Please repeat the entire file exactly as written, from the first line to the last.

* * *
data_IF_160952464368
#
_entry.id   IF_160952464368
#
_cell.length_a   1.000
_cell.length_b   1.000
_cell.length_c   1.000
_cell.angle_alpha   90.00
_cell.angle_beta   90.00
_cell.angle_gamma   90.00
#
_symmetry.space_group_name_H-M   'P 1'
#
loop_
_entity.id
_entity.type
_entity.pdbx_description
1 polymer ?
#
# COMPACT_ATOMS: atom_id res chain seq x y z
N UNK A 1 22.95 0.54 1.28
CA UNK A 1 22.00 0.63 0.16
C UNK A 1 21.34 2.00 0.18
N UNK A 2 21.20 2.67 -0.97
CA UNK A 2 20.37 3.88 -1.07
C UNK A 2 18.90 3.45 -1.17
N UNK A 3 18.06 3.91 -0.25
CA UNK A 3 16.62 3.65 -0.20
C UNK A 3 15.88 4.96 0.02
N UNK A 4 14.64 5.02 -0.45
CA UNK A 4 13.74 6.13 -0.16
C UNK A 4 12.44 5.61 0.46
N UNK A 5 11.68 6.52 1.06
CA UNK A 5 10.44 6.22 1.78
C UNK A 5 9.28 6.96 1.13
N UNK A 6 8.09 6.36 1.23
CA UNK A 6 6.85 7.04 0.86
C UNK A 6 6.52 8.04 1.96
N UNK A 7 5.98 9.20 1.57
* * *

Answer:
data_IF_160952464368
#
_entry.id   IF_160952464368
#
_cell.length_a   1.000
_cell.length_b   1.000
_cell.length_c   1.000
_cell.angle_alpha   90.00
_cell.angle_beta   90.00
_cell.angle_gamma   90.00
#
_symmetry.space_group_name_H-M   'P 1'
#
loop_
_entity.id
_entity.type
_entity.pdbx_description
1 polymer ?
#
# COMPACT_ATOMS: atom_id res chain seq x y z
N UNK A 1 22.95 0.54 1.28
CA UNK A 1 22.00 0.63 0.16
C UNK A 1 21.34 2.00 0.18
N UNK A 2 21.20 2.67 -0.97
CA UNK A 2 20.37 3.88 -1.07
C UNK A 2 18.90 3.45 -1.17
N UNK A 3 18.06 3.91 -0.25
CA UNK A 3 16.62 3.65 -0.20
C UNK A 3 15.88 4.96 0.02
N UNK A 4 14.64 5.02 -0.45
CA UNK A 4 13.74 6.13 -0.16
C UNK A 4 12.44 5.61 0.46
N UNK A 5 11.68 6.52 1.06
CA UNK A 5 10.44 6.22 1.78
C UNK A 5 9.28 6.96 1.13
N UNK A 6 8.09 6.36 1.23
CA UNK A 6 6.85 7.04 0.86
C UNK A 6 6.52 8.04 1.96
N UNK A 7 5.98 9.20 1.57